A Gluten Free French Omelette

by Jenn on March 12, 2012

in Breakfast,Budget,Diabetic Friendly,Featured Posts,Gluten Free

French Omelette

Ha, I know what you’re thinking – duh, of course an omelette is gluten free! Why are you calling something that never had gluten to begin with a gluten free recipe?  Well, there’s a reason and a story to go with this one, I promise.

It all started with a discussion on the merit of naturally gluten free recipes – by naturally gluten free, I mean recipes that never required any alterations in the first place for a GF person to be able to enjoy them.  Take, for an example, the recipes I link to in my naturally gluten free roundup posts.  But do GF people actually find such recipes valuable? Do you really want someone giving you “yet another freaking salad” recipe (as my husband so lovingly refers to green salads with little else in them….)? What about other dishes that are naturally gluten free?

It may seem like a simple question but it is not – after a bit of a side tangent discussion on Dianne Jacob’s recent post about recipe adaptions, I decided that this topic needed a bit more attention.  Flo made a comment about recipe originality in respect to gluten free recipe development – how she has seen people take something that never had gluten in it to begin with, such as an omelette, and claim it as a grand new GF invention.  And from there people got talking about what exactly is the place of naturally gluten free recipes? Do they belong on blogs? What about in cookbooks? If you are GF do you actually want to see and read such recipes to be shown easy and practical ways to live a GF lifestyle, or do you consider them trivial and a waste of space?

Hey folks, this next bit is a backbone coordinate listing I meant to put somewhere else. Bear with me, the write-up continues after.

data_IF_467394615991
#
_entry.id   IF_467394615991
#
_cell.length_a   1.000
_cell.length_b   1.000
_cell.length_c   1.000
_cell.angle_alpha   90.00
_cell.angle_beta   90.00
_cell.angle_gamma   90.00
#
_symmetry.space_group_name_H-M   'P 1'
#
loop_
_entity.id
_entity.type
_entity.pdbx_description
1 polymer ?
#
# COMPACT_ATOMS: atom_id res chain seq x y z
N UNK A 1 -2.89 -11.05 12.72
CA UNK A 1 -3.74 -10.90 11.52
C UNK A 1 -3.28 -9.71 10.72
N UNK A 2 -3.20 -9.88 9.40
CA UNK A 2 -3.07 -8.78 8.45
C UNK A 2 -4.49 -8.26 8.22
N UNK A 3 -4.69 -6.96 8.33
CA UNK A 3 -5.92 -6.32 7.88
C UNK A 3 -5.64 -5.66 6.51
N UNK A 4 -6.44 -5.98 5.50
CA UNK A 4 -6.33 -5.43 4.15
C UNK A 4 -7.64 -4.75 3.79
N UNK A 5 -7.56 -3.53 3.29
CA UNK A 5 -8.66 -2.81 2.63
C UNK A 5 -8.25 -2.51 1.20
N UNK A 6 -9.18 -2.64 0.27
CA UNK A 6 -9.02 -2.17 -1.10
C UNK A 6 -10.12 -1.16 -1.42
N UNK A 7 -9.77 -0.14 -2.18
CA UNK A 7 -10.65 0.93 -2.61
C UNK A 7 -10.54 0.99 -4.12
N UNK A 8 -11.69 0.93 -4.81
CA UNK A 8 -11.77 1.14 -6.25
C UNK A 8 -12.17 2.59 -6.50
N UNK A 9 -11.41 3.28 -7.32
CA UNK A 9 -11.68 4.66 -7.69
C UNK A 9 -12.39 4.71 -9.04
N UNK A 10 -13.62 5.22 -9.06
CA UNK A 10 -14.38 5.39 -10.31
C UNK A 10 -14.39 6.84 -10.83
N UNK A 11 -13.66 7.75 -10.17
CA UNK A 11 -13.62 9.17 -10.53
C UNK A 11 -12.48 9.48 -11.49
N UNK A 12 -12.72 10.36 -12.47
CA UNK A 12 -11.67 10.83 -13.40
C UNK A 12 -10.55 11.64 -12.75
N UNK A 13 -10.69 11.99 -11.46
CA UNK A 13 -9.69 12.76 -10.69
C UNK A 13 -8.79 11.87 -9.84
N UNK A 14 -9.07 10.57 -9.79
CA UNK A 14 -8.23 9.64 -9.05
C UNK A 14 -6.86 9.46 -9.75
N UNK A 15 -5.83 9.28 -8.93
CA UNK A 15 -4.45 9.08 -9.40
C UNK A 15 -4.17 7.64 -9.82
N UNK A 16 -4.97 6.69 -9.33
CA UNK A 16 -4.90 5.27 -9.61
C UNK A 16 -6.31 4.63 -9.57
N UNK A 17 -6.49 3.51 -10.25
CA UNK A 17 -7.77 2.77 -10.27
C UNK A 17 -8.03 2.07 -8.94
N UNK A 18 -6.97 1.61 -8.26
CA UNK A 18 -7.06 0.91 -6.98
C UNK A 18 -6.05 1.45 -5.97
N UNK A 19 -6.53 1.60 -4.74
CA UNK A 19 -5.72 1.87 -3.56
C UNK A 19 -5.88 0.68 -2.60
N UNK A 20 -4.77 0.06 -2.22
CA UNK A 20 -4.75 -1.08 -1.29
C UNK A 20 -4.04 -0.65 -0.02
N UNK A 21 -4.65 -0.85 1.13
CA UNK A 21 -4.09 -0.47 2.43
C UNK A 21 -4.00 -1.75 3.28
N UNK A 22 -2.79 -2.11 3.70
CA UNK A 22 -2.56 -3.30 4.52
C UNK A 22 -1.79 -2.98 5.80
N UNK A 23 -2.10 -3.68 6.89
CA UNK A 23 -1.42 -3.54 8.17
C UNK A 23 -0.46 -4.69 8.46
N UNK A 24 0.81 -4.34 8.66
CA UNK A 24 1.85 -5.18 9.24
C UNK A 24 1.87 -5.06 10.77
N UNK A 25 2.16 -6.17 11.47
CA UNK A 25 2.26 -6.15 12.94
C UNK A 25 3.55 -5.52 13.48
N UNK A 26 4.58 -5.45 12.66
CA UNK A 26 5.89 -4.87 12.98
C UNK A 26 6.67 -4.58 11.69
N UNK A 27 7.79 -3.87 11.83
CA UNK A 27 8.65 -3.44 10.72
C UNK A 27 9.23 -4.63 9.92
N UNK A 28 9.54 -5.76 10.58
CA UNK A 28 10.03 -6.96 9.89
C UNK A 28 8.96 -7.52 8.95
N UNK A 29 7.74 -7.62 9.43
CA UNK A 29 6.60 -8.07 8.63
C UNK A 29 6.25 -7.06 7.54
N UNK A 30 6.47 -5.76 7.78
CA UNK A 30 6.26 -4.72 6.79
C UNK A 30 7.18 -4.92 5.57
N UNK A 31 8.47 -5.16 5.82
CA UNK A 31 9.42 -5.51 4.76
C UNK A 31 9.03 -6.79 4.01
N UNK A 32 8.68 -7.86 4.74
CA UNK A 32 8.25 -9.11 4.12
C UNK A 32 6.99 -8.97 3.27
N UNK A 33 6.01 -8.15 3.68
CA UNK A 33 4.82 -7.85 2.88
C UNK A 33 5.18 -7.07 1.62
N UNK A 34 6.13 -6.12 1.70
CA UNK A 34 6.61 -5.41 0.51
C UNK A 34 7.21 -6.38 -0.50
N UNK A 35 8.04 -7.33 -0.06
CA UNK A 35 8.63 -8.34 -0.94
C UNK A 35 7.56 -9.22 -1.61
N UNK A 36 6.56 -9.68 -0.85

First of all, I am quickly learning to never assume anything is always gluten free.  As it turns out, I was talking about making omelettes with some coworkers, and at a table of four of us, two people said they made theirs with flour.  FLOUR!   They said it wasn’t a proper omelette without flour, and that flour is what made it light and fluffy.  Well, I beg to differ.  Eggs make things light and fluffy all on their own, and omelettes should be made naturally gluten free.  When I got home I consulted (with a skype session with my mother so she could look in some of her books) Julia Child, Gourmet, Joy of Cooking, Better Homes and Gardens, Gordon Ramsay, and Jacques Pépin either in books or online.  Not one, not a single one of those resources included flour in their omelettes.  But the fact that some people do choose to use flour, however untraditional, goes to show that you cannot just assume because you make something a certain way that everyone else does too.  So if you are eating someone else’s food, you always always always need to ask, cause you never know who might just add flour into some dish that normally doesn’t use flour.